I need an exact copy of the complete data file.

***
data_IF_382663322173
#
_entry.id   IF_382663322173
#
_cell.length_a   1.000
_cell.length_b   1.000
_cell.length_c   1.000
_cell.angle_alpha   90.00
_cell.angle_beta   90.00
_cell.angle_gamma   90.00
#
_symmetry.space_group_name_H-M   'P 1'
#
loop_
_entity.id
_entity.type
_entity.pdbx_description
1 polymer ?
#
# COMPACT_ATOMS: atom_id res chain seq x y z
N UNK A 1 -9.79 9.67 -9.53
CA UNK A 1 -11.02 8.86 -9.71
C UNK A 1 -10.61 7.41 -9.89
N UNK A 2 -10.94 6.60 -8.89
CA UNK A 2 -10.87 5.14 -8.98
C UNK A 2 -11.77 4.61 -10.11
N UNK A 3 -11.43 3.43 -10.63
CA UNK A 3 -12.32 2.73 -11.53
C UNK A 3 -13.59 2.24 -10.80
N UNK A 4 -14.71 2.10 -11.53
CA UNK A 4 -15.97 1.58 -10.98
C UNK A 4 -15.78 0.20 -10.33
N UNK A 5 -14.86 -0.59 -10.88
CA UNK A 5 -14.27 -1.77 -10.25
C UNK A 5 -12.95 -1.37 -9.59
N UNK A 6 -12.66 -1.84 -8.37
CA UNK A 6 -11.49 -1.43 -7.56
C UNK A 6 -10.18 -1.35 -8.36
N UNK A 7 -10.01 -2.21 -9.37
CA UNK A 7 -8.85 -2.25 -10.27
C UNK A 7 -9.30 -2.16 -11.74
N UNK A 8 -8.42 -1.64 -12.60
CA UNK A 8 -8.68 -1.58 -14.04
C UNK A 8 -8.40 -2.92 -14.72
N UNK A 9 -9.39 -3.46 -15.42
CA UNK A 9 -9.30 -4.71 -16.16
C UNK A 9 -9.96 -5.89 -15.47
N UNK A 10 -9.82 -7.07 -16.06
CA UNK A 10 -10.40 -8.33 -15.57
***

data_IF_382663322173
#
_entry.id   IF_382663322173
#
_cell.length_a   1.000
_cell.length_b   1.000
_cell.length_c   1.000
_cell.angle_alpha   90.00
_cell.angle_beta   90.00
_cell.angle_gamma   90.00
#
_symmetry.space_group_name_H-M   'P 1'
#
loop_
_entity.id
_entity.type
_entity.pdbx_description
1 polymer ?
#
# COMPACT_ATOMS: atom_id res chain seq x y z
N UNK A 1 -9.79 9.67 -9.53
CA UNK A 1 -11.02 8.86 -9.71
C UNK A 1 -10.61 7.41 -9.89
N UNK A 2 -10.94 6.60 -8.89
CA UNK A 2 -10.87 5.14 -8.98
C UNK A 2 -11.77 4.61 -10.11
N UNK A 3 -11.43 3.43 -10.63
CA UNK A 3 -12.32 2.73 -11.53
C UNK A 3 -13.59 2.24 -10.80
N UNK A 4 -14.71 2.10 -11.53
CA UNK A 4 -15.97 1.58 -10.98
C UNK A 4 -15.78 0.20 -10.33
N UNK A 5 -14.86 -0.59 -10.88
CA UNK A 5 -14.27 -1.77 -10.25
C UNK A 5 -12.95 -1.37 -9.59
N UNK A 6 -12.66 -1.84 -8.37
CA UNK A 6 -11.49 -1.43 -7.56
C UNK A 6 -10.18 -1.35 -8.36
N UNK A 7 -10.01 -2.21 -9.37
CA UNK A 7 -8.85 -2.25 -10.27
C UNK A 7 -9.30 -2.16 -11.74
N UNK A 8 -8.42 -1.64 -12.60
CA UNK A 8 -8.68 -1.58 -14.04
C UNK A 8 -8.40 -2.92 -14.72
N UNK A 9 -9.39 -3.46 -15.42
CA UNK A 9 -9.30 -4.71 -16.16
C UNK A 9 -9.96 -5.89 -15.47
N UNK A 10 -9.82 -7.07 -16.06
CA UNK A 10 -10.40 -8.33 -15.57